Really, I cannot overstate how impressive the graphics and animations are in this game. They're simply beautiful with not much to rival it anywhere. On top of this, its all on mobile devices - not a desktop or a laptop, which makes this doubly impressive to my mind.

In terms of gameplay, I really enjoyed the upgrades that were available. Each and every bit of armour has a separate and distinct upgrade possibility (like the head, the calves, etc.) in terms of its statistics that can influence the game. The weapons can be swapped in and out for different things -- thermal cannons, battle cannons and so forth. 

To control the weapons, there are three fundamental taps to do on the screen. Holding down on a specific location will fire the minor hull-mounted weapon at that location until it needs to cool down -- typically after several seconds. This is good for taking out infantry enemies. Holding down two fingers and releasing activates the main weapon. This is generally good for taking out heavily armoured tanks, or ground based infantry that just have to die in a very large blast. Then there is the missile launcher that is activated by a double tap. It launches heaps of missiles at everything on the screen that is nearby. In other words, its excellent at clearing a space.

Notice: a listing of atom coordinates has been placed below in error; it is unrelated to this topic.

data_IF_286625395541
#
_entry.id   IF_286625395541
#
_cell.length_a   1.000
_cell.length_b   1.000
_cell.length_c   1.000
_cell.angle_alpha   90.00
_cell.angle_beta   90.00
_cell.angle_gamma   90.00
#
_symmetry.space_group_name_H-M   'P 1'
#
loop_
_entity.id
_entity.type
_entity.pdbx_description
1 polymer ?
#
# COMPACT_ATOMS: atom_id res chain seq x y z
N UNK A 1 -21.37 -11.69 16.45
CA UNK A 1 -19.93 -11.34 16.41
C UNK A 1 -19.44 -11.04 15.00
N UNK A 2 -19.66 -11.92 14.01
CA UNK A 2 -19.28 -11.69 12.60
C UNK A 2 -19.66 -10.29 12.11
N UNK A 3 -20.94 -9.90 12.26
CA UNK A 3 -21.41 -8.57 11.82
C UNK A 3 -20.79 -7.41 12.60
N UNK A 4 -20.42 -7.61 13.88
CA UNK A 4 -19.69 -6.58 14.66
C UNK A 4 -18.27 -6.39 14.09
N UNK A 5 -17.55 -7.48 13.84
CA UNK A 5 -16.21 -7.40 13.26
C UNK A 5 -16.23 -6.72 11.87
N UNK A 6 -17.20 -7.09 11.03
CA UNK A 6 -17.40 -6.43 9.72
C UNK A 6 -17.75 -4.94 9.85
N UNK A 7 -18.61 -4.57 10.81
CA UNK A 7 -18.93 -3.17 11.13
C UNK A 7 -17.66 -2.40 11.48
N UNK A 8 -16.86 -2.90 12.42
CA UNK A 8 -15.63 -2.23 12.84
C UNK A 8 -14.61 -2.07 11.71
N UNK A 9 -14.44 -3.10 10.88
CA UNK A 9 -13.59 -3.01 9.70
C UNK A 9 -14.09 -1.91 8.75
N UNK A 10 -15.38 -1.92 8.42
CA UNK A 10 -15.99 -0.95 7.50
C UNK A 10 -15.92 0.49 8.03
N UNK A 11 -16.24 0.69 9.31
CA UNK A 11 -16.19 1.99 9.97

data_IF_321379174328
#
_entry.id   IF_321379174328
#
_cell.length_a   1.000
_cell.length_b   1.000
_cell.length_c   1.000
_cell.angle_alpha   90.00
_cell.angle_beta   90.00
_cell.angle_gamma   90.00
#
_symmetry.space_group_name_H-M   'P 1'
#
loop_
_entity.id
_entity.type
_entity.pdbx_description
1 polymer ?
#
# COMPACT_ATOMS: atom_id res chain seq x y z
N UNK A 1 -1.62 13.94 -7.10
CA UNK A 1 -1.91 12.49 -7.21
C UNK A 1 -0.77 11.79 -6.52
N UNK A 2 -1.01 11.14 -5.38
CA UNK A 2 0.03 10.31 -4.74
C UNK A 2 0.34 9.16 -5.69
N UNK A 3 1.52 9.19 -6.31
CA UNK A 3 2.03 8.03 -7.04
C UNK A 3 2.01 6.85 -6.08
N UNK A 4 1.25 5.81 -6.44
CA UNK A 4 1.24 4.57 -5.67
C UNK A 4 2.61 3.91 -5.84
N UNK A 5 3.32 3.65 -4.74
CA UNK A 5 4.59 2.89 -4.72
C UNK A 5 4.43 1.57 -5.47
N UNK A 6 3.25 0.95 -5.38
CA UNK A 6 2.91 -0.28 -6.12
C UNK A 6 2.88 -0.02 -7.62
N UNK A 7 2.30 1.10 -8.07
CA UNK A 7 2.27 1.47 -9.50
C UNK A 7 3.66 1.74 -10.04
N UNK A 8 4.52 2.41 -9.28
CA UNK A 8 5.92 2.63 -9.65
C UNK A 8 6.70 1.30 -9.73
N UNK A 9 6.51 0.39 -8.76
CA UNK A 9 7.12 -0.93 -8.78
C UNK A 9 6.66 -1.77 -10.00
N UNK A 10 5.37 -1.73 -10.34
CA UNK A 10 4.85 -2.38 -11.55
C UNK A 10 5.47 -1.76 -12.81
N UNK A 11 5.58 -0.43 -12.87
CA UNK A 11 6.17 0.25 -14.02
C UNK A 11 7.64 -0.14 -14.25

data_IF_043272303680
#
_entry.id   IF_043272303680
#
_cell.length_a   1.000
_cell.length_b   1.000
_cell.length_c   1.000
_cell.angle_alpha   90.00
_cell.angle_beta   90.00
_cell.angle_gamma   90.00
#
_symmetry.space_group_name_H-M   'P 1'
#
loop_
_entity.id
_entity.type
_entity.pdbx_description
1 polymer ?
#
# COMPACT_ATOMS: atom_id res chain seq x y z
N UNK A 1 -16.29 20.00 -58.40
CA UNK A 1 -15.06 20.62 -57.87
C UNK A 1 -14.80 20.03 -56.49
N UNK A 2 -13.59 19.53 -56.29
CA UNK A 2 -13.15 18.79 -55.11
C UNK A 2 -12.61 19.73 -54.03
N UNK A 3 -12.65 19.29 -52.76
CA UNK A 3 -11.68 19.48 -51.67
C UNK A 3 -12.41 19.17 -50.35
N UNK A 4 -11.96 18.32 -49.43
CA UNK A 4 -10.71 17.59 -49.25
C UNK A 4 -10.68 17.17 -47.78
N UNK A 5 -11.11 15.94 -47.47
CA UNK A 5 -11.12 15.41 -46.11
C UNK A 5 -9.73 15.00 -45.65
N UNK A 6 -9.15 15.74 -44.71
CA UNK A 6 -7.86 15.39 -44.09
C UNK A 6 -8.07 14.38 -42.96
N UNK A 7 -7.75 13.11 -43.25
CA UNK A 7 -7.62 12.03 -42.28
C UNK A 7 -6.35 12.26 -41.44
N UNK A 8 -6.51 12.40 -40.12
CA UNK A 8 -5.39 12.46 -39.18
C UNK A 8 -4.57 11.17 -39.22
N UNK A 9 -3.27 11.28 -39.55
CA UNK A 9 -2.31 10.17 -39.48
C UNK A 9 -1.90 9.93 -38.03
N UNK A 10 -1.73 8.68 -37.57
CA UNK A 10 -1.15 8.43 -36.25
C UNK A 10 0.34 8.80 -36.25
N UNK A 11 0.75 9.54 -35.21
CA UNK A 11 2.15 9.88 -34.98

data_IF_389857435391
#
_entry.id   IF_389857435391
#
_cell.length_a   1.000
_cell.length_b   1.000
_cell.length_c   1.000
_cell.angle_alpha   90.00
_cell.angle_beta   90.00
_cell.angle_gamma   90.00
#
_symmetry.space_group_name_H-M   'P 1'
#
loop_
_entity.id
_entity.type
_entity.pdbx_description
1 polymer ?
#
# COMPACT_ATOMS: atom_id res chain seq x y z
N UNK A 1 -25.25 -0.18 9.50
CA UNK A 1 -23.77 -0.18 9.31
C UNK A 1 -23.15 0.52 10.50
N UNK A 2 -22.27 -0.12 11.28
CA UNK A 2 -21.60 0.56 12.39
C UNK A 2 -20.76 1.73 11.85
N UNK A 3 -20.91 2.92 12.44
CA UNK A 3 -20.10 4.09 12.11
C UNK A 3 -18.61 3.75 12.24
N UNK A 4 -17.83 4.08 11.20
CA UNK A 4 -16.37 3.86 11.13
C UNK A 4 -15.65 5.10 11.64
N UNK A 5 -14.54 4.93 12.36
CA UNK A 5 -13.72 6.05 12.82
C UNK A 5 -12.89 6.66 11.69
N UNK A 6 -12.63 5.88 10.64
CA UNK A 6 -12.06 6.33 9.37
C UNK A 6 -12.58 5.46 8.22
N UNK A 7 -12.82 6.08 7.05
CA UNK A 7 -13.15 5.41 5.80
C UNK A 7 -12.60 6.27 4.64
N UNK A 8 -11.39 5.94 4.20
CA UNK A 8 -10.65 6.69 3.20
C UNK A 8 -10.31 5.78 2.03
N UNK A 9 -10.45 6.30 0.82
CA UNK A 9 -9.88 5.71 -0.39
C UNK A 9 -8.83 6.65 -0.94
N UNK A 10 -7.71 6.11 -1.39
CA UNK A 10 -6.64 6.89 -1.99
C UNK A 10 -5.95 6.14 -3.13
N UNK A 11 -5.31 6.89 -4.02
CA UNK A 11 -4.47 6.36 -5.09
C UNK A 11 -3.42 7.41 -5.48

Although it takes a little getting used to, the game paces the introduction of these three weapon types over the early chapters of the game nicely, and it becomes easy enough to control. 

The full game is an excellent shoot-em-up style arcade experience brought right up to date. I can't complain about that!

Bad Points.